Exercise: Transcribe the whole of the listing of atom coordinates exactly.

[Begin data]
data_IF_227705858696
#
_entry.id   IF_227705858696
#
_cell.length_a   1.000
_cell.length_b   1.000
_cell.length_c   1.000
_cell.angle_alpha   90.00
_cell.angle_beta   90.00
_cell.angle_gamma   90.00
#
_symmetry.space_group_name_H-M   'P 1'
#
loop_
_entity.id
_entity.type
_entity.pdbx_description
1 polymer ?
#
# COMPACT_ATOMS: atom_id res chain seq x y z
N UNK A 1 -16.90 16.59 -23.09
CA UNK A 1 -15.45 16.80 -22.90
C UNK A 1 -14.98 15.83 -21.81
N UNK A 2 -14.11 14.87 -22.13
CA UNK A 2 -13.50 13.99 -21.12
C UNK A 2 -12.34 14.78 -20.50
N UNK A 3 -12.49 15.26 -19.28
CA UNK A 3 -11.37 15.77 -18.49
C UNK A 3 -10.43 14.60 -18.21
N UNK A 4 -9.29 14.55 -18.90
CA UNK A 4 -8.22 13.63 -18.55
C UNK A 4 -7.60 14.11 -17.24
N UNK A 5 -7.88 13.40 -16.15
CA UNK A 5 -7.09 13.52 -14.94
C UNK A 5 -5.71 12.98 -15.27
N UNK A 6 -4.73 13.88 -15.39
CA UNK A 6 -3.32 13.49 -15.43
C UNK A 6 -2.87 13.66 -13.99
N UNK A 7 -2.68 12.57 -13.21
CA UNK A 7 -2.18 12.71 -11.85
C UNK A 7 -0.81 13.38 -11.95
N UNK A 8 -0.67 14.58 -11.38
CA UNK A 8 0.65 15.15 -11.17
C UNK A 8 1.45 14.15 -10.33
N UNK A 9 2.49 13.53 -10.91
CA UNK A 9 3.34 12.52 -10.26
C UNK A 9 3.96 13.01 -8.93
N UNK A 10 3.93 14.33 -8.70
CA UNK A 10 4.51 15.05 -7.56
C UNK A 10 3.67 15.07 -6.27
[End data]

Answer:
data_IF_227705858696
#
_entry.id   IF_227705858696
#
_cell.length_a   1.000
_cell.length_b   1.000
_cell.length_c   1.000
_cell.angle_alpha   90.00
_cell.angle_beta   90.00
_cell.angle_gamma   90.00
#
_symmetry.space_group_name_H-M   'P 1'
#
loop_
_entity.id
_entity.type
_entity.pdbx_description
1 polymer ?
#
# COMPACT_ATOMS: atom_id res chain seq x y z
N UNK A 1 -16.90 16.59 -23.09
CA UNK A 1 -15.45 16.80 -22.90
C UNK A 1 -14.98 15.83 -21.81
N UNK A 2 -14.11 14.87 -22.13
CA UNK A 2 -13.50 13.99 -21.12
C UNK A 2 -12.34 14.78 -20.50
N UNK A 3 -12.49 15.26 -19.28
CA UNK A 3 -11.37 15.77 -18.49
C UNK A 3 -10.43 14.60 -18.21
N UNK A 4 -9.29 14.55 -18.90
CA UNK A 4 -8.22 13.63 -18.55
C UNK A 4 -7.60 14.11 -17.24
N UNK A 5 -7.88 13.40 -16.15
CA UNK A 5 -7.09 13.52 -14.94
C UNK A 5 -5.71 12.98 -15.27
N UNK A 6 -4.73 13.88 -15.39
CA UNK A 6 -3.32 13.49 -15.43
C UNK A 6 -2.87 13.66 -13.99
N UNK A 7 -2.68 12.57 -13.21
CA UNK A 7 -2.18 12.71 -11.85
C UNK A 7 -0.81 13.38 -11.95
N UNK A 8 -0.67 14.58 -11.38
CA UNK A 8 0.65 15.15 -11.17
C UNK A 8 1.45 14.15 -10.33
N UNK A 9 2.49 13.53 -10.91
CA UNK A 9 3.34 12.52 -10.26
C UNK A 9 3.96 13.01 -8.93
N UNK A 10 3.93 14.33 -8.70
CA UNK A 10 4.51 15.05 -7.56
C UNK A 10 3.67 15.07 -6.27